AODVv2 Region on behalf of nodes on the Internet, as well as
   responding to one (1),
   ThisNode is not route requests from the TargetNode, AND this RteMsg is a RREP, then AODVv2 region on behalf of the
   nodes on the Internet.

         /--------------------------\
        /          Internet          \
        \                            /
         \------------+-------------/
                      |
       Routable &     |
       Topologically  |
       Correct        |
       Prefix         |
                +-----+--------+
                |  Internet    |
         /------|  AODVv2      |-------\
        /       |  Router      |        \
       /        |192.0.2.1/32  |         \
       |        |Responsible   |         |
       |        |  for         |         |
       |        |AODVv2 Region |         |
       |        |192.0.2.0/24  |         |
       |        +--------------+         |
       | +----------------+              |
       | | AODVv2 Router  |              |
       | | 192.0.2.2/32   |              |
       | +----------------+              |
       |              +----------------+ |
       |              | AODVv2 Router  | |
       |              | 192.0.2.3/32   | |
       \              +----------------+ /
        \                               /
         \-----------------------------/

               Figure 1: Simple Internet Attachment Example

   When an AODVv2 router within the
   current RteMsg is sent AODVv2 Region wants to the Route.NextHopAddress for the RREP's
   TargetNode.Address.  If no forwarding discover a
   route exists to
   TargetNode.Address, then a RERR SHOULD be issued to the OrigNode of
   the RREP.

   By sending node on the updated RteMsg, ThisNode advertises that Internet, it will uses the normal AODVv2 route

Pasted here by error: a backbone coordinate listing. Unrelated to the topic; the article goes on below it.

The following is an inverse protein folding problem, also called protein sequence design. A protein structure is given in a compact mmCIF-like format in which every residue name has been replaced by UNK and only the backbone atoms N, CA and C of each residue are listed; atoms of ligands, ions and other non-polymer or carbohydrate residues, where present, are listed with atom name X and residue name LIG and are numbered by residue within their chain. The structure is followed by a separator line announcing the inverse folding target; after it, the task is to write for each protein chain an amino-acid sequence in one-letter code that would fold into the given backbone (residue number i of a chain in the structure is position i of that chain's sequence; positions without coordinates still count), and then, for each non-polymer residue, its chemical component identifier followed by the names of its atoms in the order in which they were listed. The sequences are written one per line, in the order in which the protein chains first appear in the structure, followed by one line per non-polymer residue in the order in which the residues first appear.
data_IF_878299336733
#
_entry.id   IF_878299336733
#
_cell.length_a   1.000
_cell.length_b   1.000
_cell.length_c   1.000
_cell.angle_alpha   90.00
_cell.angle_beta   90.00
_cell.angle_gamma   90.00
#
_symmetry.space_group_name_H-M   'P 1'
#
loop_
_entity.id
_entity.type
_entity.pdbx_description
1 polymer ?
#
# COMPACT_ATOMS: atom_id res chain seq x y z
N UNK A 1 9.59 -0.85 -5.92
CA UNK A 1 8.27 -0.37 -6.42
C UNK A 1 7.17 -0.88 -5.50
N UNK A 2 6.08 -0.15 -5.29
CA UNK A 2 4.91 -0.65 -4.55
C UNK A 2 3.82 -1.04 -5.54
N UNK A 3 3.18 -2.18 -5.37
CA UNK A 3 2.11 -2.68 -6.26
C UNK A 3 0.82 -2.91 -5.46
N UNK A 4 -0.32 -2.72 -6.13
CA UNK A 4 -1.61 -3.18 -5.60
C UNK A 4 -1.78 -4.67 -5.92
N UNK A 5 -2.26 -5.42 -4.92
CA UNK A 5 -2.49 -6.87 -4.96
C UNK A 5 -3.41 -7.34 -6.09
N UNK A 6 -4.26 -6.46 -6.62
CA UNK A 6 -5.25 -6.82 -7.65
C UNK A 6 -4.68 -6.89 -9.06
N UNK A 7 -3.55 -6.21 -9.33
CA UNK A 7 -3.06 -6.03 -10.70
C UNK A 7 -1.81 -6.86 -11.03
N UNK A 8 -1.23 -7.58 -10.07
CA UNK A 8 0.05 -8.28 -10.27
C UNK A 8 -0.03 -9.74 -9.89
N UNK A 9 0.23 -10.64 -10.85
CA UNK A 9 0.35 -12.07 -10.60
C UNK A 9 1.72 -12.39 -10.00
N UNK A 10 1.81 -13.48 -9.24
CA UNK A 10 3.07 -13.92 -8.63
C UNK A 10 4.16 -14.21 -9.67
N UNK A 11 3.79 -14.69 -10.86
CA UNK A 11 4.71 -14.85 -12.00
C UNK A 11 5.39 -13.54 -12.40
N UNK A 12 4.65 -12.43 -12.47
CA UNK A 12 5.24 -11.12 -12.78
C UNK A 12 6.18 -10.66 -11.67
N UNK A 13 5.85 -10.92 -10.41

discovery for addresses contained in the outgoing RteMsg based on the
   information enclosed.  ThisNode MAY choose not that IP Destination Address.  The IAR MUST respond to send the RteMsg,
   though not resending this RteMsg could decrease connectivity in the
   network or result in a non-shortest distance path.

   Some examples
   RREQ on behalf of why ThisNode might choose to not re-issue a RteMsg
   are: if ThisNode does not want to advertise routing for the contained
   addresses because it is already heavily loaded; if ThisNode has
   already issued nearly identical routing information (e.g.  ThisNode
   had recently issued a RteMsg with nearly the same distance); or if
   ThisNode is low on energy and does not want to expend energy for
   control message sending or packet forwarding.  The exact
   circumstances producing such behavior are not specified in this
   document.

5.4.  Route Discovery Internet destination.

   When a source's AODVv2 router needs to forward a data packet from a node on
   behalf of an attached the Internet destined for a node and it in the
   AODVv2 region reaches the IAR, if the IAR does not have a forwarding route to
   the data packet's unicast IP destination address, ThisNode sends a
   RREQ (described in Section 5.3.1) to discover a route to the
   particular
   that destination (TargetNode).

   After issuing a RREQ, the OrigNode it will perform normal AODVv2 router waits for a route to discovery for